Engineers at the University of Waterloo have developed a way to revolutionize elderly healthcare by leveraging artificial intelligence (AI) and wireless technology to enable remote health monitoring for seniors.
The long-term life expectancy in the UK is rising, and with this rise, comes a plethora of unique opportunities and challenges for public healthcare systems.
According to MHA UK, about 4 million older people suffer from a limiting long-term health condition (of which 40% are aged 65 and over). It is estimated that this will likely rise to over 6 million by the next decade.
Caring for the elderly can come with unique challenges. Older people are faced with numerous challenges in their everyday lives—including physical limitations and mobility problems arising due to chronic and long-term illness, cognitive decline, and the aspect of social isolation that impacts their life and well-being.
Fortunately, artificial intelligence (AI) technology can help healthcare systems address these challenges as they come.
Engineers at the University of Waterloo have found a way to harness artificial intelligence (AI) and wireless technology to aid the elderly population and empower healthcare systems through remote health monitoring.
The system works by following an individual’s activities at home and gathering health information—without them ever needing to wear a dedicated monitoring device to capture vital signs.
“After more than five years of working on this technology, we’ve demonstrated that very low-power, millimetre-wave radio systems enabled by machine learning and artificial intelligence can be reliably used in homes, hospitals and long-term care facilities,” explained Dr George Shaker, adjunct associate professor of electrical and computer engineering at UWaterloo.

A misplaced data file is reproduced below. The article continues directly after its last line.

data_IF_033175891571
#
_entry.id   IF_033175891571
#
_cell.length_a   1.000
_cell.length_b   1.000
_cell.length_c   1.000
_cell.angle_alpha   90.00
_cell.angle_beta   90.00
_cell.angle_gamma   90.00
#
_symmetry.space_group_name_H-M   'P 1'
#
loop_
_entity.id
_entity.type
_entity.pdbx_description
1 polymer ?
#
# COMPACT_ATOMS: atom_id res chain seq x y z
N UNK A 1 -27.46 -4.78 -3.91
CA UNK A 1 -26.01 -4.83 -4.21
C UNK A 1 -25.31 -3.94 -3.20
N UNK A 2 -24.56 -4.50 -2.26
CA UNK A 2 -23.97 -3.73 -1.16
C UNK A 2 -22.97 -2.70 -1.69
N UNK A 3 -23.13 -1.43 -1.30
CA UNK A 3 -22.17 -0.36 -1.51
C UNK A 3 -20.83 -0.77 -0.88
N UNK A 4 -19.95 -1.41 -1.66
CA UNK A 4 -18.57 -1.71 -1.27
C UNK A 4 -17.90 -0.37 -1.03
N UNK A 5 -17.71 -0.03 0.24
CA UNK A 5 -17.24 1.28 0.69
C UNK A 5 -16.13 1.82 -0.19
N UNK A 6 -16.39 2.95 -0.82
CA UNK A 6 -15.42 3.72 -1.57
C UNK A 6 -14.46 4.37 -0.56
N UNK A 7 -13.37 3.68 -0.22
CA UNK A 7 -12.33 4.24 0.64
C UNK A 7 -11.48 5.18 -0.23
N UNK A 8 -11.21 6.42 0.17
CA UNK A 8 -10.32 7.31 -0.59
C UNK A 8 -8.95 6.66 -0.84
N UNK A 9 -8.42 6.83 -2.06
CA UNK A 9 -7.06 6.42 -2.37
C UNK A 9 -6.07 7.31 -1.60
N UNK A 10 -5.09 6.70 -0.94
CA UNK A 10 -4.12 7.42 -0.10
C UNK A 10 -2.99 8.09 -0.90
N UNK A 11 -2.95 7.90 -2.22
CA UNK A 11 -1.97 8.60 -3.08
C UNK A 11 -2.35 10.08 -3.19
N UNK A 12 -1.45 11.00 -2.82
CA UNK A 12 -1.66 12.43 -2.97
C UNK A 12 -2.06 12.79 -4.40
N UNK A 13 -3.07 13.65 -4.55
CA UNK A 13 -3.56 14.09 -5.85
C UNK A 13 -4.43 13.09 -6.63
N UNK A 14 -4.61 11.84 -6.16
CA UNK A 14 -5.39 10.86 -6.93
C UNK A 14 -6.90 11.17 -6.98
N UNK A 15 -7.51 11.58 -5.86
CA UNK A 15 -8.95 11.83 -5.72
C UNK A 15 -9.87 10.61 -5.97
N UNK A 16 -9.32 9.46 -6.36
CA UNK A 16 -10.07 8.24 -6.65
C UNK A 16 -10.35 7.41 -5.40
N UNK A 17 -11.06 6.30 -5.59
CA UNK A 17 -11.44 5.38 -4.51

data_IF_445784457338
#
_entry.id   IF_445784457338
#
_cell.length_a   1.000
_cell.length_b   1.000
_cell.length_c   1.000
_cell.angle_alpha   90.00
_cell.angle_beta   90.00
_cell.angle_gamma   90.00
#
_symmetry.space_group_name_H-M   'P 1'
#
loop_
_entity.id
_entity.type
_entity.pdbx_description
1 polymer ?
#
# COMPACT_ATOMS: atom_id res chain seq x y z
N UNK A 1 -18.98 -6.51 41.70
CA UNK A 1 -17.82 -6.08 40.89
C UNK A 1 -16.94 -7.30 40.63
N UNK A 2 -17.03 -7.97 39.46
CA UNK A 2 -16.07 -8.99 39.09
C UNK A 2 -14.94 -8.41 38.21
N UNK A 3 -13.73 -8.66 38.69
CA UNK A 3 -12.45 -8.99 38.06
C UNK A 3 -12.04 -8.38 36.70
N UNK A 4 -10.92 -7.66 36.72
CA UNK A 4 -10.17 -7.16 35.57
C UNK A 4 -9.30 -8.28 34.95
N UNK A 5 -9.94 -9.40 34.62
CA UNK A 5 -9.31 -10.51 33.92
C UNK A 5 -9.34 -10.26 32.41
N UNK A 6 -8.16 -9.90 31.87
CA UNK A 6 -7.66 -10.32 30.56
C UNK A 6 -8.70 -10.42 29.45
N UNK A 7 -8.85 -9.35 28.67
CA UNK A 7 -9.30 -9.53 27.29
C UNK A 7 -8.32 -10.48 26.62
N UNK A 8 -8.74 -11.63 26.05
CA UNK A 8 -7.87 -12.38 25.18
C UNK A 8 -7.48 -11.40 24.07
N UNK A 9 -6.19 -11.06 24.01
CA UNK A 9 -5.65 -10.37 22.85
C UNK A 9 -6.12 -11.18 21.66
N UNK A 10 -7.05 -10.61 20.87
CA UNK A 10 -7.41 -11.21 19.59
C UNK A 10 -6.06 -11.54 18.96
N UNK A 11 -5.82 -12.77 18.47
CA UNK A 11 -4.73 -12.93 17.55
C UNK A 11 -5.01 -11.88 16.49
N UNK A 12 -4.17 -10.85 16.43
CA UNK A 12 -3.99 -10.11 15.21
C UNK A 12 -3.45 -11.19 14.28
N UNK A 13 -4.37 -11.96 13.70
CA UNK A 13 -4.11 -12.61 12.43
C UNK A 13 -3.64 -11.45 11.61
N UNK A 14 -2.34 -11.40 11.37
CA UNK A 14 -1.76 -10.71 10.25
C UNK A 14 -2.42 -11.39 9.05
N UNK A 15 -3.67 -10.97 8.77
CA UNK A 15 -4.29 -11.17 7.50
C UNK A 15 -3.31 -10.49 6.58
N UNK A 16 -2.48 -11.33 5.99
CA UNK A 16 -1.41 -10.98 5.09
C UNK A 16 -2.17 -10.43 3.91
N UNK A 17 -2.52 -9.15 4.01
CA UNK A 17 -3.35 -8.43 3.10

Shaker added that the system can be used to inform emergency services about unprecedented health circumstances for a prompt response.
“An added bonus is that the system can alert healthcare workers to sudden falls, without the need for privacy-intrusive devices such as cameras,” he elucidated.
The system includes a modem-like wireless transmitter that sends low-energy waveforms within interior spaces—such as a living room or a bedroom in an apartment. The waveforms are fed to an AI engine via a dedicated receptor, which monitors for any unusual movements and alerts care workers for timely intervention.
“Currently, the system can alert care workers to a general decline in mobility, increased likelihood of falls, possibility of a urinary tract infection, and the onset of several other medical conditions”, Shaker extrapolated.
According to the researchers, their proprietary system overcomes the existing limitations of gait-monitoring devices—such as affordability and energy efficiency. The system, owing to its compact form factor, can be mounted on a wall or a ceiling, and does not require frequent re-charging.
A paper highlighting the findings of the research has been published in the IEEE Internet of Things Journal.